Electronic – Modifying an automotive 12V power outlet to disable power when car is off


Recently, on a business trip, I had a rental car. Now, in my car, all of my 12V power outlets are always on. On the rental car, some of them were always on, some of them were only on when the car was on. Is there a way that I could hack my existing 12V outlets to either have some of them only be active when the car is on, or better, add a simple toggle switch that will toggle them between running always or only when the car is on?

Best Answer

The solution ends up being very, very dependent on the exact model of your car and the physical distribution of the outlets within the vehicle.

You'll need a service manual for your car that has a complete wiring diagram. Check first before you buy one, as many only have block diagrams or step-by-step electrical tests instead of full wiring diagram.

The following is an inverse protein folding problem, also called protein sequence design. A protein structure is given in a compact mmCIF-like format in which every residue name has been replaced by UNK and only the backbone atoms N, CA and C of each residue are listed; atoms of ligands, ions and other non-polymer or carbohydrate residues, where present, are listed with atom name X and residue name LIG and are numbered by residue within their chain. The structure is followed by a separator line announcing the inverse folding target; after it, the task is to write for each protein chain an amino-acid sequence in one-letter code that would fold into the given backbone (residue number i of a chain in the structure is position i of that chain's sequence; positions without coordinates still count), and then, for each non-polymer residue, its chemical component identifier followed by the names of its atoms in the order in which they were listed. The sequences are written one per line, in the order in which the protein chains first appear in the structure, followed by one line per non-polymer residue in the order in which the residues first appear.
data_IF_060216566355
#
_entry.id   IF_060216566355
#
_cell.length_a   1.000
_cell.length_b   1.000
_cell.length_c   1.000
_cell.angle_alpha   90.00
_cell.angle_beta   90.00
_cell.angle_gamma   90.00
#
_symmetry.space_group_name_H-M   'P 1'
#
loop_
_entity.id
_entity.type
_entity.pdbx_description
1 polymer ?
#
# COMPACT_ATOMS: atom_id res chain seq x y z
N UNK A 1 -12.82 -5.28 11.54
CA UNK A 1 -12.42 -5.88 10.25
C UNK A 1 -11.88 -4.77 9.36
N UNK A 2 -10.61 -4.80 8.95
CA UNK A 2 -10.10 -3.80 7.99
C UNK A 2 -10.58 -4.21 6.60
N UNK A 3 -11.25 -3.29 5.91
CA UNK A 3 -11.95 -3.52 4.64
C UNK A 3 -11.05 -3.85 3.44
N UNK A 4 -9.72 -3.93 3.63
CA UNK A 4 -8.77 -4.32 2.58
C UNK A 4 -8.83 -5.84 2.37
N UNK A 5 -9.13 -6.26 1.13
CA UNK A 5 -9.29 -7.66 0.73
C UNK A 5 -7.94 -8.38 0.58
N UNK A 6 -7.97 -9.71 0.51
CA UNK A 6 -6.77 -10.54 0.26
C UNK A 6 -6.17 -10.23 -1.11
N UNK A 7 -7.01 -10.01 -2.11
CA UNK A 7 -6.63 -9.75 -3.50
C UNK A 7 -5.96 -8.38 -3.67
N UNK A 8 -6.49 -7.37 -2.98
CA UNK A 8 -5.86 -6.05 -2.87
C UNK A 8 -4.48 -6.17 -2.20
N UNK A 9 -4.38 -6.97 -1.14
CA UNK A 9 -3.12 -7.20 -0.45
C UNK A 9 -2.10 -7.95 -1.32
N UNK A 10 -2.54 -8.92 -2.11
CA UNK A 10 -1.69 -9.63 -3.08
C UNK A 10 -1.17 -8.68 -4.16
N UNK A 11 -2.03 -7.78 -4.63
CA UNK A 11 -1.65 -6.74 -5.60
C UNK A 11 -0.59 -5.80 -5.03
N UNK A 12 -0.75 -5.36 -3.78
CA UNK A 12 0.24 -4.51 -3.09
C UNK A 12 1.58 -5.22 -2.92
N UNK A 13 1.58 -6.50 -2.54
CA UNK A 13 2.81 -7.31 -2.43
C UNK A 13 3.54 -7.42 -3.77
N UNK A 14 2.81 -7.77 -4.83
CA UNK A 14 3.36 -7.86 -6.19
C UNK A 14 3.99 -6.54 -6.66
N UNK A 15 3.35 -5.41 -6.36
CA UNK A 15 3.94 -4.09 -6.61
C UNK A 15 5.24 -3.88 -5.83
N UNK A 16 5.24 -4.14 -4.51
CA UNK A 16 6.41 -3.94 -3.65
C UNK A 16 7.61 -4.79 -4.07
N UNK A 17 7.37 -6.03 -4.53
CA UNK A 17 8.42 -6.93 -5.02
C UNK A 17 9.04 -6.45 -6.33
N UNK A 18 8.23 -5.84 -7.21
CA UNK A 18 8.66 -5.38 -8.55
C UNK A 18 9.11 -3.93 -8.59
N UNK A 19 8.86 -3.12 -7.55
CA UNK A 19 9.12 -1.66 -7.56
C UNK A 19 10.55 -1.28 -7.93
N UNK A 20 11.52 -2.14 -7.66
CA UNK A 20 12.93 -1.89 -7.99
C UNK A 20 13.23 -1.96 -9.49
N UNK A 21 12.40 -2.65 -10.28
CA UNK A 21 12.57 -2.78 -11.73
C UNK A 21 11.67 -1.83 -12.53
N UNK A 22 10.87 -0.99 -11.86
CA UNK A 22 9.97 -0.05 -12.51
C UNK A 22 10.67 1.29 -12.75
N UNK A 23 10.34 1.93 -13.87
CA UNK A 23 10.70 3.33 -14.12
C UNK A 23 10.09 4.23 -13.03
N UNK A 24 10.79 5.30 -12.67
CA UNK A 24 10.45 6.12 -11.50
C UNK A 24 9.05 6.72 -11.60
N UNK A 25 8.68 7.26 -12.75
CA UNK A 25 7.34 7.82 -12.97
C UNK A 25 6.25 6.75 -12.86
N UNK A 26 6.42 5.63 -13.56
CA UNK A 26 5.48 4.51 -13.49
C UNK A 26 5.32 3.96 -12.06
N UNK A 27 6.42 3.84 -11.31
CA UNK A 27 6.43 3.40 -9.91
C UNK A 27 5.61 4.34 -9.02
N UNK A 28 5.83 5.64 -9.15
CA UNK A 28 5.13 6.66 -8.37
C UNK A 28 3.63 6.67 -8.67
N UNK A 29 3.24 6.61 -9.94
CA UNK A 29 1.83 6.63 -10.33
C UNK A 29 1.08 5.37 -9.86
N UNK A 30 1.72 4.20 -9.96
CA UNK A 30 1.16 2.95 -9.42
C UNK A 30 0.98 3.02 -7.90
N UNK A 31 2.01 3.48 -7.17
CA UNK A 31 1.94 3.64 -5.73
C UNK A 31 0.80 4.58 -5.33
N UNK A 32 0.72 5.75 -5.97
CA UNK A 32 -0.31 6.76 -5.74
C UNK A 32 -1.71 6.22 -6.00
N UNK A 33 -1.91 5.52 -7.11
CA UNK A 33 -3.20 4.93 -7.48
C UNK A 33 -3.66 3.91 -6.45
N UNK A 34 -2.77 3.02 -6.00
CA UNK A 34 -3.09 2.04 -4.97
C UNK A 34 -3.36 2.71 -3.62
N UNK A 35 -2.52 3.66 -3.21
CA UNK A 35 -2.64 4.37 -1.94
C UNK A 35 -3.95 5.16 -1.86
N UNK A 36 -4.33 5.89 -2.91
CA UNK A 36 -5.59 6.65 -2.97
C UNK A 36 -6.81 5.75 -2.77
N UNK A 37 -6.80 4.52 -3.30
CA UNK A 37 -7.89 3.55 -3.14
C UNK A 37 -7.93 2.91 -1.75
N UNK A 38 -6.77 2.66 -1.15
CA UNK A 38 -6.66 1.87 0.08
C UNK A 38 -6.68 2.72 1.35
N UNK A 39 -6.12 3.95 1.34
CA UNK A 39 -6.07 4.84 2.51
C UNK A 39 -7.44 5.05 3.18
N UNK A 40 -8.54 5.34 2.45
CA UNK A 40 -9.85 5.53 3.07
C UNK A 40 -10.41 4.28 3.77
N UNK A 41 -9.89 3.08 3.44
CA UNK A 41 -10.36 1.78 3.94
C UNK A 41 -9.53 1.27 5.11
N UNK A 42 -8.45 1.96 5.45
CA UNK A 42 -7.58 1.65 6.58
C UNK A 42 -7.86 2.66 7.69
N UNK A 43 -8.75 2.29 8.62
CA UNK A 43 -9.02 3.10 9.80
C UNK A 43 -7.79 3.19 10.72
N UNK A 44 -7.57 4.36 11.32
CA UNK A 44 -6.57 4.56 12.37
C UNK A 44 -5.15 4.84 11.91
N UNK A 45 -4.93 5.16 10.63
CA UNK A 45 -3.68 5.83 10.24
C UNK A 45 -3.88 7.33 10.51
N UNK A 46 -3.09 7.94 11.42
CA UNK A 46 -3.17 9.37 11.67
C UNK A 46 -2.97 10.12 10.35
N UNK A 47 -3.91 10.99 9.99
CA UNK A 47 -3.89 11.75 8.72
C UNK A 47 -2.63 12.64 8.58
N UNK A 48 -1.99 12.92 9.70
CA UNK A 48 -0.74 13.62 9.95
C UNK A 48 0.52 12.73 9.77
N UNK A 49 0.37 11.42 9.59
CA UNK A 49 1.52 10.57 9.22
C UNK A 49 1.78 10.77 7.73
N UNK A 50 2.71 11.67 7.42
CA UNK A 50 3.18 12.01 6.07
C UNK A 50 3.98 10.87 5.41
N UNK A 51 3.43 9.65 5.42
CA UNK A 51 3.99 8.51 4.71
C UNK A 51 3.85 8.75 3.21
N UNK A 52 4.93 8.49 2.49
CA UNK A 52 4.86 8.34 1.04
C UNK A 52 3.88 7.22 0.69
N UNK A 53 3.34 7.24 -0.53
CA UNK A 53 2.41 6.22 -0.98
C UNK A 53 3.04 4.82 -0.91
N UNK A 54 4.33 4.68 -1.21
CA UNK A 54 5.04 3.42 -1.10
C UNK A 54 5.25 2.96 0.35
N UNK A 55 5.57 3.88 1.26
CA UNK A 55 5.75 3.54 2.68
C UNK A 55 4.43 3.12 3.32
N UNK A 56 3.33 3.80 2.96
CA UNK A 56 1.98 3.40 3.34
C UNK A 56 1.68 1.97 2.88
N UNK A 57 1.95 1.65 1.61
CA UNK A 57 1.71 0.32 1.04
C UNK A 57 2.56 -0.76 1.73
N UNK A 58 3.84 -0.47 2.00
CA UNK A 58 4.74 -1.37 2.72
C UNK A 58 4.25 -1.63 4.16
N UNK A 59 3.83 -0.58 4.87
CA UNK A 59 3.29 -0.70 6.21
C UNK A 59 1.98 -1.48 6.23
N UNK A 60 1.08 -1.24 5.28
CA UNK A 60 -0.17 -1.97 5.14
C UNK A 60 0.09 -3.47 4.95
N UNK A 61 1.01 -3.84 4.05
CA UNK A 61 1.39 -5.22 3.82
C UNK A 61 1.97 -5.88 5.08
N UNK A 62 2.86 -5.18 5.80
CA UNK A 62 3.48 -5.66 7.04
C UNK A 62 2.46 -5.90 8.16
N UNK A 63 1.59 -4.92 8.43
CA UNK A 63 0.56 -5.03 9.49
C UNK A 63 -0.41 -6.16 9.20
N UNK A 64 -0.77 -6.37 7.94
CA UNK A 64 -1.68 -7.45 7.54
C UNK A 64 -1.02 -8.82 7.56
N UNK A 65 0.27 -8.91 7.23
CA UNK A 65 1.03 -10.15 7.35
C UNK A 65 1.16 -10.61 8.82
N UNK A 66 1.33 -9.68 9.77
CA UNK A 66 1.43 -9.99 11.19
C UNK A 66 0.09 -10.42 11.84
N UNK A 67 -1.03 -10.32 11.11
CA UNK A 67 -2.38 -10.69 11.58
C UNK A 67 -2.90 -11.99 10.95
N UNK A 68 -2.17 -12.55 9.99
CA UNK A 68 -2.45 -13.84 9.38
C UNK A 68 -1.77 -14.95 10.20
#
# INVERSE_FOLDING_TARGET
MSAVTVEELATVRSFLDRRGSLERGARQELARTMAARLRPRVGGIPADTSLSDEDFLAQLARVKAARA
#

Next, identify the 12V outlets on the wiring diagram. Outlets that are on all the time are likely connected to B+ (straight to the battery) via a 15A fuse. Outlets that are on only with the key will be connected to a relay that will be on with the run/ignition (IGN) or accessory (ACC) key positions. It, too, will have a 15A fuse upstream from the outlets.

EDIT: Even if your car doesn't have switched outlets, chances are that it has something that is switched on only with the key is in Accessory or Run positions. This is where things become very model-specific. If this is a classic car where the key switch directly controls power to the + side of the ignition coil, connect your new relay coil to that terminal. If it's a newer car, look first for an IGN or ACC relay. In the unlikely event you can't find one, find something that is switched on and off with the key, and tap the power to that device to operate your relay. Be sure to have transient protection (flyback diode or snubber) on your relay coil if you do this.

I'd recommend adding a separate relay and fuse in parallel with your existing IGN/ACC relay, then running dedicated 14-12AWG wire to each DC outlet. You can then install an SPDT toggle to switch between the existing (always on) and new (on with key) 12V supplies, with the center switch terminal connected to the DC outlet. Make sure that you use a switch that is rated for 15ADC or better.